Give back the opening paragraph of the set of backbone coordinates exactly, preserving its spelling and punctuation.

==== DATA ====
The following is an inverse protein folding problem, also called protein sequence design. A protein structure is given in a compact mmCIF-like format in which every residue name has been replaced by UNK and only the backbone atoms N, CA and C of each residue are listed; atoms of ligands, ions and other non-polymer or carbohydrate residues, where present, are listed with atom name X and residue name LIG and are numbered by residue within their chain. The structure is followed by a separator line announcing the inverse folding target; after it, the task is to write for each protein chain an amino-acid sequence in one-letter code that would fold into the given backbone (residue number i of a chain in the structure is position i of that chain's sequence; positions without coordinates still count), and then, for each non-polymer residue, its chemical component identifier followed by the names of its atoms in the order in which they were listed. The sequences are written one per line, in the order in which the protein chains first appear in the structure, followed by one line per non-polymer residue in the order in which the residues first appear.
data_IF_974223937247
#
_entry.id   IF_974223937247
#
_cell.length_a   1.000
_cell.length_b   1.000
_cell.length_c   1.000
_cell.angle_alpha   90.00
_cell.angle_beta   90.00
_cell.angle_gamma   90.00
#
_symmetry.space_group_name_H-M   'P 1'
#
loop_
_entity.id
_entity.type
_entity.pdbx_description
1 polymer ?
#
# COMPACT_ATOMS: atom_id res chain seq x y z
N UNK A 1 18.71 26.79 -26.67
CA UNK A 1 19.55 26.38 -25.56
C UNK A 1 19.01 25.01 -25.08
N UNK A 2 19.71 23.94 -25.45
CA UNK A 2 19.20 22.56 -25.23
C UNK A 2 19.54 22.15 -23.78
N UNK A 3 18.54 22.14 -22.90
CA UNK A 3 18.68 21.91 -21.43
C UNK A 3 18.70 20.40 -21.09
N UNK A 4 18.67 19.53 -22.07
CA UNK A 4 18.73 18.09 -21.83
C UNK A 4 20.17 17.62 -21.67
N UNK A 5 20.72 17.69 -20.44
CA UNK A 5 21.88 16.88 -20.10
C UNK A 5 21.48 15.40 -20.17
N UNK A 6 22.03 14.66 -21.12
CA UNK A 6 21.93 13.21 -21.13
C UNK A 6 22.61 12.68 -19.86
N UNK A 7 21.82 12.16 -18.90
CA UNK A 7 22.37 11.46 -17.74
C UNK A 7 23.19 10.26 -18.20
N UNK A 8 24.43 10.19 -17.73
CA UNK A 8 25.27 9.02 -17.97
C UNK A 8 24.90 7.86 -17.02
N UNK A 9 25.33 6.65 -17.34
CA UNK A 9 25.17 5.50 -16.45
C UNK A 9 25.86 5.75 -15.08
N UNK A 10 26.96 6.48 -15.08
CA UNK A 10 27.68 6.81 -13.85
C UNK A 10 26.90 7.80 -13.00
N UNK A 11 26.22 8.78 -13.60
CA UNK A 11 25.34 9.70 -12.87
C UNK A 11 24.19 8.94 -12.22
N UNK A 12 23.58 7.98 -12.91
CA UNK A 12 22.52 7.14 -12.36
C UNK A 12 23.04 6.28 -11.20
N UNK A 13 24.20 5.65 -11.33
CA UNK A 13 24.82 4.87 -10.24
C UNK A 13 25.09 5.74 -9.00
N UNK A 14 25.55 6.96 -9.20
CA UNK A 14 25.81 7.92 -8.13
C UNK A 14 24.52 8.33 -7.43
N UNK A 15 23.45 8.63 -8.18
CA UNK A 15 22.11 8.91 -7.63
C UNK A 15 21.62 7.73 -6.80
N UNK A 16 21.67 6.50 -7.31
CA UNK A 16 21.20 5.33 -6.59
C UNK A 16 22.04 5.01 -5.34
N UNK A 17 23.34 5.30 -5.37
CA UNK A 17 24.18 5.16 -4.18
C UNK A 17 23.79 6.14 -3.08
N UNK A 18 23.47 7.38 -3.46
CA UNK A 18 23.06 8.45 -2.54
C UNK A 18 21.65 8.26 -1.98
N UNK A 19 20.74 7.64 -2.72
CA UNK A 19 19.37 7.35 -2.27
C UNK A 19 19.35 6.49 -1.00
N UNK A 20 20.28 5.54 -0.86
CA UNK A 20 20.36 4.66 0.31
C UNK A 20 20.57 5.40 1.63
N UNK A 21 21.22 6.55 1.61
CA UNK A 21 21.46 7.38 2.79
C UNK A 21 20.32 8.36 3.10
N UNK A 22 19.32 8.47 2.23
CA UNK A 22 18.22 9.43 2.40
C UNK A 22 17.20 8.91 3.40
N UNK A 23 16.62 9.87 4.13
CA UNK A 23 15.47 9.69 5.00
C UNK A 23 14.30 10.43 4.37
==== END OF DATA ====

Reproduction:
The following is an inverse protein folding problem, also called protein sequence design. A protein structure is given in a compact mmCIF-like format in which every residue name has been replaced by UNK and only the backbone atoms N, CA and C of each residue are listed; atoms of ligands, ions and other non-polymer or carbohydrate residues, where present, are listed with atom name X and residue name LIG and are numbered by residue within their chain. The structure is followed by a separator line announcing the inverse folding target; after it, the task is to write for each protein chain an amino-acid sequence in one-letter code that would fold into the given backbone (residue number i of a chain in the structure is position i of that chain's sequence; positions without coordinates still count), and then, for each non-polymer residue, its chemical component identifier followed by the names of its atoms in the order in which they were listed. The sequences are written one per line, in the order in which the protein chains first appear in the structure, followed by one line per non-polymer residue in the order in which the residues first appear.